80 Don't waste your time entering lots of literary contests, particularly those with entry feesp. 201
81 Paying a "vanity press" to publish your book actually discourages bookstores from buying itp. 203
82 Self-publishing is a viable option only if you know your market, are good at promotion and publicity, and are willing to devote at least twenty hours a week to promoting and marketing your bookp. 205
83 Be very wary of "copublishing" arrangementsp. 207
84 Avoid sending your work to poetry anthologies that advertise for submissionsp. 210
85 Plenty of jobs are available for writers and editors--but they're not easy to getp. 212
86 One of the best ways to land a writing or editing job is through an internship or assistant's positionp. 214
The Writer's Life
87 Building a successful writing career requires skill, time, patience, perseverance, and flexibility. Being good at marketing helps, toop. 219
88 Your successes and failures as a writer will be half the result of your own effort, half the result of luckp. 220
89 Writing is by nature a solitary activityp. 221
90 Most freelance writers have at least one other jobp. 222
91 Integrate your writing with the rest of your life. Don't neglect your family--or yourself--in favor of your writingp. 223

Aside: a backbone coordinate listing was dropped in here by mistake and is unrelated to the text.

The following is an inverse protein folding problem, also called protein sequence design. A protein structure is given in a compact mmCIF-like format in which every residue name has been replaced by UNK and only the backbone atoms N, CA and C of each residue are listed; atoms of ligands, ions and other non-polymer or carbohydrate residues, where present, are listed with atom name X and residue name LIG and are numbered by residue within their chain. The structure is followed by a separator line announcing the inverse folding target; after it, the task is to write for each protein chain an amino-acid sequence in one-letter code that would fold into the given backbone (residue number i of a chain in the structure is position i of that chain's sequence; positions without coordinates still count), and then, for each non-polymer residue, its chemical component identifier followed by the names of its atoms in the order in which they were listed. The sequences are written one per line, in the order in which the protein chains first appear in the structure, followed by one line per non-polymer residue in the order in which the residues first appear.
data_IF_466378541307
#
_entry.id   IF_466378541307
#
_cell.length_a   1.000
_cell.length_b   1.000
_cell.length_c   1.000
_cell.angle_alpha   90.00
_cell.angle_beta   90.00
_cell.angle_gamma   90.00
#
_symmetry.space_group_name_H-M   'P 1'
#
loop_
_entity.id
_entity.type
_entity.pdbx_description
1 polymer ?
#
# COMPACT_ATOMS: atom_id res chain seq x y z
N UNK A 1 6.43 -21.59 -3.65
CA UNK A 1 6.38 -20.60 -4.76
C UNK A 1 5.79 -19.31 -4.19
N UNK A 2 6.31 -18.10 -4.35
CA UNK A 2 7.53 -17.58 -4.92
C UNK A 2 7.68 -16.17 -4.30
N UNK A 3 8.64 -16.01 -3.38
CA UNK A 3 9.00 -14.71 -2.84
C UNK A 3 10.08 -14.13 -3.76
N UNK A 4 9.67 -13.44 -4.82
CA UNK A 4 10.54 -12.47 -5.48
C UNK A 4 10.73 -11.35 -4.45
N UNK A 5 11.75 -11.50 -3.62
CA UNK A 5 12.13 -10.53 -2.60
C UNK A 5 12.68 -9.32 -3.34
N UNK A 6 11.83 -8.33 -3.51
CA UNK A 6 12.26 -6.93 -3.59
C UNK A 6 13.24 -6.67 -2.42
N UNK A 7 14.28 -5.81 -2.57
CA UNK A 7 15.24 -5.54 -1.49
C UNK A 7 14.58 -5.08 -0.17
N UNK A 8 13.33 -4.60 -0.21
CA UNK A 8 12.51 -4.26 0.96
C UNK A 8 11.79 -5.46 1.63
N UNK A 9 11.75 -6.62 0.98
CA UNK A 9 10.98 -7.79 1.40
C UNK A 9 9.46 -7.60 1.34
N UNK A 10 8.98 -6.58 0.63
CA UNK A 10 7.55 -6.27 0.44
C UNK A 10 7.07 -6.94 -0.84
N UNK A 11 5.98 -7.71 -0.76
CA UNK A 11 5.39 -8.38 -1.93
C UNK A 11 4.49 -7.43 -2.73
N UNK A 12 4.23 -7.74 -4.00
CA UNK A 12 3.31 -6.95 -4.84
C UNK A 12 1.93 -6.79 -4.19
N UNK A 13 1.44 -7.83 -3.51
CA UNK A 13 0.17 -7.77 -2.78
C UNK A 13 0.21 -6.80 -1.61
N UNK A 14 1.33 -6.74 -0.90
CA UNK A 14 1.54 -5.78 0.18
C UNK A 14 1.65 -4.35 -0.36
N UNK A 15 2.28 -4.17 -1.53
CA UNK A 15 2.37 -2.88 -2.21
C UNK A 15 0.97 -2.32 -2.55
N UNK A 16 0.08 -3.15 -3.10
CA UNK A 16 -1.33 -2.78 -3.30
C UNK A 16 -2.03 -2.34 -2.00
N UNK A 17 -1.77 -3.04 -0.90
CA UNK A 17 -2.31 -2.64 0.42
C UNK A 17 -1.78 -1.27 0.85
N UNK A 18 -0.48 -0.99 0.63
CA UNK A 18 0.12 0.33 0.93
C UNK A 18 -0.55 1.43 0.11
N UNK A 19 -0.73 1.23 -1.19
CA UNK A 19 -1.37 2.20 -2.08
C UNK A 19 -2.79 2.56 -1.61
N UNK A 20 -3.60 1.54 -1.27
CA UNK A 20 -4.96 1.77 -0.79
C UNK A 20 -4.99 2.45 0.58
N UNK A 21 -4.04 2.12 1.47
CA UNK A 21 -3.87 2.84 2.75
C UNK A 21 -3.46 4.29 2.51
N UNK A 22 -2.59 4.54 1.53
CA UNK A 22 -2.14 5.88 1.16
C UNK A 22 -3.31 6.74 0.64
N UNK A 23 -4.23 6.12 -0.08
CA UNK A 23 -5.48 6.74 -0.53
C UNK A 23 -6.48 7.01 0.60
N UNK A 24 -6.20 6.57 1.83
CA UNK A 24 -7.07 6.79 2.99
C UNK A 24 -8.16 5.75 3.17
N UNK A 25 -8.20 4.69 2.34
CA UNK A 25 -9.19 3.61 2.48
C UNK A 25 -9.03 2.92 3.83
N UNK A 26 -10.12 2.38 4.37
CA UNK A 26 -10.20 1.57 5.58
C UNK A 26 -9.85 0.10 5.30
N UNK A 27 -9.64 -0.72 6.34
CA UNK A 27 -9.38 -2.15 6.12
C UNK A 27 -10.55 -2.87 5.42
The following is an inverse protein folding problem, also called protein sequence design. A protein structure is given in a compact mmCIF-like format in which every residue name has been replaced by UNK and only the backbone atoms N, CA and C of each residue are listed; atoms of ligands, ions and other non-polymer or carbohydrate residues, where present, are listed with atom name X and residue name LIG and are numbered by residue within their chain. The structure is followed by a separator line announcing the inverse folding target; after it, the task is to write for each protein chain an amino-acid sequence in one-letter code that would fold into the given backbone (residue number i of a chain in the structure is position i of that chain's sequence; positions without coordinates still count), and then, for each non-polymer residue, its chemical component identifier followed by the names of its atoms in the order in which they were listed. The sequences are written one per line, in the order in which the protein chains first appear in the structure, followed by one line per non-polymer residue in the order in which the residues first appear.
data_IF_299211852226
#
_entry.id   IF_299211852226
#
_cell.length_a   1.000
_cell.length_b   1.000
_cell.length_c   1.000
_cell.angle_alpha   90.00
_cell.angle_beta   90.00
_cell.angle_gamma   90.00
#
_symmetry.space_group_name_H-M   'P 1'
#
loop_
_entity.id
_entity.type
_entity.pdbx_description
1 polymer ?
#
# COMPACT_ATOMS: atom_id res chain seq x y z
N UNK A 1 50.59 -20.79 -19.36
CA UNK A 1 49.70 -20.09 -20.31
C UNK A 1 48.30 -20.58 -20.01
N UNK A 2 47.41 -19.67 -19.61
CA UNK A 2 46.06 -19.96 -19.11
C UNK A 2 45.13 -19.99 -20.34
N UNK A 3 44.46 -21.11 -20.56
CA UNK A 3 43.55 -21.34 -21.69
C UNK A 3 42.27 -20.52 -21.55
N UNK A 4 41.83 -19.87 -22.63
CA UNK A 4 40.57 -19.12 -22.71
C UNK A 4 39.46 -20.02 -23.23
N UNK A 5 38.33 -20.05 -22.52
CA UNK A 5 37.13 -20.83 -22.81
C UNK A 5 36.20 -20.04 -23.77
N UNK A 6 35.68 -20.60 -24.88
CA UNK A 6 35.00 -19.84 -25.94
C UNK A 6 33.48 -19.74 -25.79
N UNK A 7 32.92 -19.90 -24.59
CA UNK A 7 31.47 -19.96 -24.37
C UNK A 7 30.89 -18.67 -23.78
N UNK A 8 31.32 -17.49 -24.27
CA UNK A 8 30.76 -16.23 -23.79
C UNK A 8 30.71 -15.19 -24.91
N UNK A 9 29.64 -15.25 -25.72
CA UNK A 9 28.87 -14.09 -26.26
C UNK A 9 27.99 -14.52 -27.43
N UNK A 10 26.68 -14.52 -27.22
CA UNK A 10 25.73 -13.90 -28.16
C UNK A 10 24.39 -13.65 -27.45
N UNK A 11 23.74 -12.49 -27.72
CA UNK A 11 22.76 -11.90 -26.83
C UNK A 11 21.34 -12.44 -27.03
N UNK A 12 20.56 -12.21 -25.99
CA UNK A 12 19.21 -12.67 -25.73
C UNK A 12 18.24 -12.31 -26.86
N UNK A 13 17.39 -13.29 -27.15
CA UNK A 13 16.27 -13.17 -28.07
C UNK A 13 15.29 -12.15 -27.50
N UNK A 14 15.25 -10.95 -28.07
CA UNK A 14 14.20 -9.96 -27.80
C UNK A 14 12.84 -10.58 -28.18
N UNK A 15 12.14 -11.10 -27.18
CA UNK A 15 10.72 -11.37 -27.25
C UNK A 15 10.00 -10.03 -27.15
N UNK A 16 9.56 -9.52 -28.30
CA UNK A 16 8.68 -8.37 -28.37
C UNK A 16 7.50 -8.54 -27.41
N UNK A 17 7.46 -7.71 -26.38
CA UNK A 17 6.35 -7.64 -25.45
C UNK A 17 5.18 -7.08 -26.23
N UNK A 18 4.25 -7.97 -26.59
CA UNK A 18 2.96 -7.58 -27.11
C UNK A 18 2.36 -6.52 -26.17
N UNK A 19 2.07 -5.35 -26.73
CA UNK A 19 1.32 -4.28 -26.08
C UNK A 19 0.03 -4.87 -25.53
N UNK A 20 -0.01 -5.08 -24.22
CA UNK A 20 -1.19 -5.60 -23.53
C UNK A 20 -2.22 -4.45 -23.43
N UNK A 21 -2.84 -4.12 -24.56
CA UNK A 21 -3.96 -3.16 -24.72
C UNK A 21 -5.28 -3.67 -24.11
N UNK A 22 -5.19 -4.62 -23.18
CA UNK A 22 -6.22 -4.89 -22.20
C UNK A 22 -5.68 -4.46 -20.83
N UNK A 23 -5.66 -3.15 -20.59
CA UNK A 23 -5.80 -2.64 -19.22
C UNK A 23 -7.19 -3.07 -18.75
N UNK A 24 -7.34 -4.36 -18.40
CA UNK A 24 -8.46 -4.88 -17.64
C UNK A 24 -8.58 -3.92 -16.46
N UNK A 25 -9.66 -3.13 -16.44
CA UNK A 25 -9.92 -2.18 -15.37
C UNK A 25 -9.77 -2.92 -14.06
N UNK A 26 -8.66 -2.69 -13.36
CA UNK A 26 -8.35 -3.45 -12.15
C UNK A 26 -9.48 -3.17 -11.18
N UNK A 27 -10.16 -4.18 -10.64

92 When you read something by a widely published writer and find yourself saying, "I can write better than that," you're probably rightp. 224
93 It is up to you to decide how much to network, schmooze, and socialize with other writersp. 226
94 The opinions of any two writers, editors, or writing teachers will often differp. 228
95 Expect some negative reviews, reactions, and opinionsp. 229
96 When the going gets tough, reward yourselfp. 230
97 There are real but limited benefits to joining writers' groups, centers, clubs, and organizationsp. 231
98 There's something unique to you and your writing that's every bit as important as the ninety-nine other tips and guidelines in this bookp. 232
99 Keep reminding yourself why you write and what you get out of writingp. 233
100 Enjoy yourself. The very best reason to write is for the pleasure of itp. 234
Appendix Useful Resources for Writersp. 235